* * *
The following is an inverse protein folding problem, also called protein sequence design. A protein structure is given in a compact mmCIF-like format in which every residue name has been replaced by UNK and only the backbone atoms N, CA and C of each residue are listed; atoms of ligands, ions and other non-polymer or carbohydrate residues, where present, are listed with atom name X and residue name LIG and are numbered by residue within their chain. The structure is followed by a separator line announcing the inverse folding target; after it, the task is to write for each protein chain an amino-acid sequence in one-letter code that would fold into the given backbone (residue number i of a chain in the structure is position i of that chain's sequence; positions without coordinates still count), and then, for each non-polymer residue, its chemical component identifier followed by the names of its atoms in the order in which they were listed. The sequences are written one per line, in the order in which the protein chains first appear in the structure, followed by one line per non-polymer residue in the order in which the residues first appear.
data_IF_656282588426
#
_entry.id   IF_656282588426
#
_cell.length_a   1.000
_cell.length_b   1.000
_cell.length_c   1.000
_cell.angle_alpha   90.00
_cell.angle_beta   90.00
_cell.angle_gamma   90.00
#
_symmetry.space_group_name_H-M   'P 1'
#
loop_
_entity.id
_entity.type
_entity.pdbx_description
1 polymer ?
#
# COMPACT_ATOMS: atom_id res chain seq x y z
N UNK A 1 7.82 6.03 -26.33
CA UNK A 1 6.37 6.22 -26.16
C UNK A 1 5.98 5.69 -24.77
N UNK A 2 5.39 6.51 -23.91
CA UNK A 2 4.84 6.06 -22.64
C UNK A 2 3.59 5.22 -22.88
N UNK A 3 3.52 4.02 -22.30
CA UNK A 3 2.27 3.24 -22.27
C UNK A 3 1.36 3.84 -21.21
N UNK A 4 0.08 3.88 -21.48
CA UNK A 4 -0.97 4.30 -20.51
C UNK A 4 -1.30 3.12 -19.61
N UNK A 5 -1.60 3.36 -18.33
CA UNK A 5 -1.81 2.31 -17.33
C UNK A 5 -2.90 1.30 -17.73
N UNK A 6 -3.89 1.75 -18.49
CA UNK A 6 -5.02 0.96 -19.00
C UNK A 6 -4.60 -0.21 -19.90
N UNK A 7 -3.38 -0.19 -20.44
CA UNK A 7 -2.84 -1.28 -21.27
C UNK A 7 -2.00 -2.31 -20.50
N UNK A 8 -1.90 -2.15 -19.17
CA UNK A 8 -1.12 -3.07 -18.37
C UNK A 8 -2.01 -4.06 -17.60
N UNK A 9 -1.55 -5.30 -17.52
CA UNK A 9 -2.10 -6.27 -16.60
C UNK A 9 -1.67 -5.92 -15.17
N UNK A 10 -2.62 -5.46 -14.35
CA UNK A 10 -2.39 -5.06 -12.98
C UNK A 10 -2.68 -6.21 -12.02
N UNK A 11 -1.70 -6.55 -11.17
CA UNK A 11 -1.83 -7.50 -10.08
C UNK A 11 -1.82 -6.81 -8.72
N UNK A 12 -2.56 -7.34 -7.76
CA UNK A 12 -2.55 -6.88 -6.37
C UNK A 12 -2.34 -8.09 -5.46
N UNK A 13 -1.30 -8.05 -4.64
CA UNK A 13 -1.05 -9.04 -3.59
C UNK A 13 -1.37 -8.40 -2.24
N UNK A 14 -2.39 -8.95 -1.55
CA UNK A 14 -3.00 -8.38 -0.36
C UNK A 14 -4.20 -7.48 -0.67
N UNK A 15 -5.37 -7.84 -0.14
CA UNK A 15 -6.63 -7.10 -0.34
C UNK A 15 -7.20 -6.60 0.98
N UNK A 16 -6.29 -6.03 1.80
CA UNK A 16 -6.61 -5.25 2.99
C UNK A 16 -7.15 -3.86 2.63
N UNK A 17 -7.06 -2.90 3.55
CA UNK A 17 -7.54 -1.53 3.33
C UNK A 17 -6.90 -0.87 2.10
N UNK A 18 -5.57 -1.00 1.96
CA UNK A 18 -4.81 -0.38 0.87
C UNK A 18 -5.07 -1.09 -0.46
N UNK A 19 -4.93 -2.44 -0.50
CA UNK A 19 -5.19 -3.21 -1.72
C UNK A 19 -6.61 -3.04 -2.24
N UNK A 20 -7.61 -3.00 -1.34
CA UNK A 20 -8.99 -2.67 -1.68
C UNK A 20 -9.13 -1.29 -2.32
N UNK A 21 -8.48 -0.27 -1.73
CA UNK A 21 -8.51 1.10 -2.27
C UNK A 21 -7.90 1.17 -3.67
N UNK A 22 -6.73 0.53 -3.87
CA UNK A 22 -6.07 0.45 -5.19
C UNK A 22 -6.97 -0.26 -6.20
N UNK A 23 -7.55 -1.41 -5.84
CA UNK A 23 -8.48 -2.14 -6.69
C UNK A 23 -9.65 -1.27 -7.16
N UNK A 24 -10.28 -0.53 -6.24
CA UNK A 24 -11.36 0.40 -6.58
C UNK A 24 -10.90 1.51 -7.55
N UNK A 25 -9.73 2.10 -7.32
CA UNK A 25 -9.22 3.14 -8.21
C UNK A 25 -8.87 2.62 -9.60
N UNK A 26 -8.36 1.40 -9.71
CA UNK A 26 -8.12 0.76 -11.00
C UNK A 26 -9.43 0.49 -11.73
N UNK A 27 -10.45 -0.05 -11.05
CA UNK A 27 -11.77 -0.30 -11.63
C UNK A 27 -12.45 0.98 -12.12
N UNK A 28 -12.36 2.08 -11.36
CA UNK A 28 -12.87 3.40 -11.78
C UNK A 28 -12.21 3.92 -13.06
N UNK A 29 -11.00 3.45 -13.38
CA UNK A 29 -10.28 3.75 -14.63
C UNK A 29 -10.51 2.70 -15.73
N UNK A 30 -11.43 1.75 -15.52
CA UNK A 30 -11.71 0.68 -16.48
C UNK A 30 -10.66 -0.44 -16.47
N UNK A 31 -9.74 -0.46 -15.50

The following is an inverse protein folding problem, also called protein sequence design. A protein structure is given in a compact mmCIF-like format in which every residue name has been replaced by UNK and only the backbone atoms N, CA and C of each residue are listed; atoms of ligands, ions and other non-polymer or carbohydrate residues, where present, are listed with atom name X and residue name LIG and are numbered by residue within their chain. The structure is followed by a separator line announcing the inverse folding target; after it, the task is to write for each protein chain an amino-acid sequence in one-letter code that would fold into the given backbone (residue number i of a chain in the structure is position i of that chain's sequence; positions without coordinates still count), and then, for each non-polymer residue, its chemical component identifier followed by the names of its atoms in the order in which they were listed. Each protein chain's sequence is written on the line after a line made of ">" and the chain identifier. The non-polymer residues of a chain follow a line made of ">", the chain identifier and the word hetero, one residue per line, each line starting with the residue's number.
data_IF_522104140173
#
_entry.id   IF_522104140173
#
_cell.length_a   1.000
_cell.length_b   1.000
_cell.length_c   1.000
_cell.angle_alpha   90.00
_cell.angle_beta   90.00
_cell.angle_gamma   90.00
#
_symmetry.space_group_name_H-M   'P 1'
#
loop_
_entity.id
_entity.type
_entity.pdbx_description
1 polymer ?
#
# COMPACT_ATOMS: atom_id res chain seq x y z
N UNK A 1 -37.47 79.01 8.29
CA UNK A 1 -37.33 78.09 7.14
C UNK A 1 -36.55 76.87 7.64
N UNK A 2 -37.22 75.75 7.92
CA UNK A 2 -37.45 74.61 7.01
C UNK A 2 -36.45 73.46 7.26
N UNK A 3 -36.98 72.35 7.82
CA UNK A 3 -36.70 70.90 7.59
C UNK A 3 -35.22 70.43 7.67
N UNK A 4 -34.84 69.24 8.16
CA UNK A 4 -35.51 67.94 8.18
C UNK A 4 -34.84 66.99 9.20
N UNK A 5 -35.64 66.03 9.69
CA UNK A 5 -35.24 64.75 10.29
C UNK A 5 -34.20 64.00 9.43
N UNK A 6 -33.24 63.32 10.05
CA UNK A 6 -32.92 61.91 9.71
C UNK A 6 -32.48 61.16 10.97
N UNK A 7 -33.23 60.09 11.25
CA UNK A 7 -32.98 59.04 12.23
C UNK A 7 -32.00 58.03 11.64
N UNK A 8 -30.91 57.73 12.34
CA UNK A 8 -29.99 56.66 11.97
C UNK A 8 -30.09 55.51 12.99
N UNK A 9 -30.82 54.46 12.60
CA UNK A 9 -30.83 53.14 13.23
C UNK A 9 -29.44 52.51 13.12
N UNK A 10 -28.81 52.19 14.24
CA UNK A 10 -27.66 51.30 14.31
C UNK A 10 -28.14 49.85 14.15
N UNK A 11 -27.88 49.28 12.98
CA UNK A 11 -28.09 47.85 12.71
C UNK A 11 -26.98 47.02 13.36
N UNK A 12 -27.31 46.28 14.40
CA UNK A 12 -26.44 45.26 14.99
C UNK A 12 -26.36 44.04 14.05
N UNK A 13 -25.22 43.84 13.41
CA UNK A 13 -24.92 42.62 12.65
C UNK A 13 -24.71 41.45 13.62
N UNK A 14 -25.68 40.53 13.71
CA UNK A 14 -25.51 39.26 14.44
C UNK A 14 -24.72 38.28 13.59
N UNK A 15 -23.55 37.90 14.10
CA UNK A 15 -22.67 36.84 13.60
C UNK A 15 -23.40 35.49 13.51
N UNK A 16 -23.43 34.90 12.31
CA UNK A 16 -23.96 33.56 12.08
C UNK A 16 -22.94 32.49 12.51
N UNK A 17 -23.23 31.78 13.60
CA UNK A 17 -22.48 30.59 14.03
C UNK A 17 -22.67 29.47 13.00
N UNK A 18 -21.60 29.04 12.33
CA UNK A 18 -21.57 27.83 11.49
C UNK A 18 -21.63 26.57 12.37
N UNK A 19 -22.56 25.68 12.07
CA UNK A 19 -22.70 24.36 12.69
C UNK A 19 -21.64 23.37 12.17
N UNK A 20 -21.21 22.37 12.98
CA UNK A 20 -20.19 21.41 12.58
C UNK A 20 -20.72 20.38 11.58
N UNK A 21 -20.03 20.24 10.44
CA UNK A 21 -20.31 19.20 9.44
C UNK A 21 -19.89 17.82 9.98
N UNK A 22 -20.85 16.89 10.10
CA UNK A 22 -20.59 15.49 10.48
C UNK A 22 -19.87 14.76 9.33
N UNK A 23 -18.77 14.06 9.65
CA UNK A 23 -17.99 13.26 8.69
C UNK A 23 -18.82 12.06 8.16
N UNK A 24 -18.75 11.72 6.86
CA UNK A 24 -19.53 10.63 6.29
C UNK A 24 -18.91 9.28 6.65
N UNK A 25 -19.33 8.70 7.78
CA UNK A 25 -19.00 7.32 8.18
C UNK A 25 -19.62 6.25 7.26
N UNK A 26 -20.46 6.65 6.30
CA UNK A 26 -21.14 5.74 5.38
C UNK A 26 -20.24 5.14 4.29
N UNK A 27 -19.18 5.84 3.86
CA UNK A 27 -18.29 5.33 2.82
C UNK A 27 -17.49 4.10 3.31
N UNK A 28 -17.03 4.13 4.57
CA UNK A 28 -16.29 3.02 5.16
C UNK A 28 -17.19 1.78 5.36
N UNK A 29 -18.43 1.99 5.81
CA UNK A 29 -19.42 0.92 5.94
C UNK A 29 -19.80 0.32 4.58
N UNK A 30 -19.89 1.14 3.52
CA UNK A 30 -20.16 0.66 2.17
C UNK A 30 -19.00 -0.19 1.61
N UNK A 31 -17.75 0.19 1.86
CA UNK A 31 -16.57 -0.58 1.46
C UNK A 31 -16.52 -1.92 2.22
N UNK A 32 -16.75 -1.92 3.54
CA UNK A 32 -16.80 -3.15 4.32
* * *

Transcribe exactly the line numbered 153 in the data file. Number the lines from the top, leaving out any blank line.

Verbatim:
CA UNK A 7 -32.98 59.04 12.23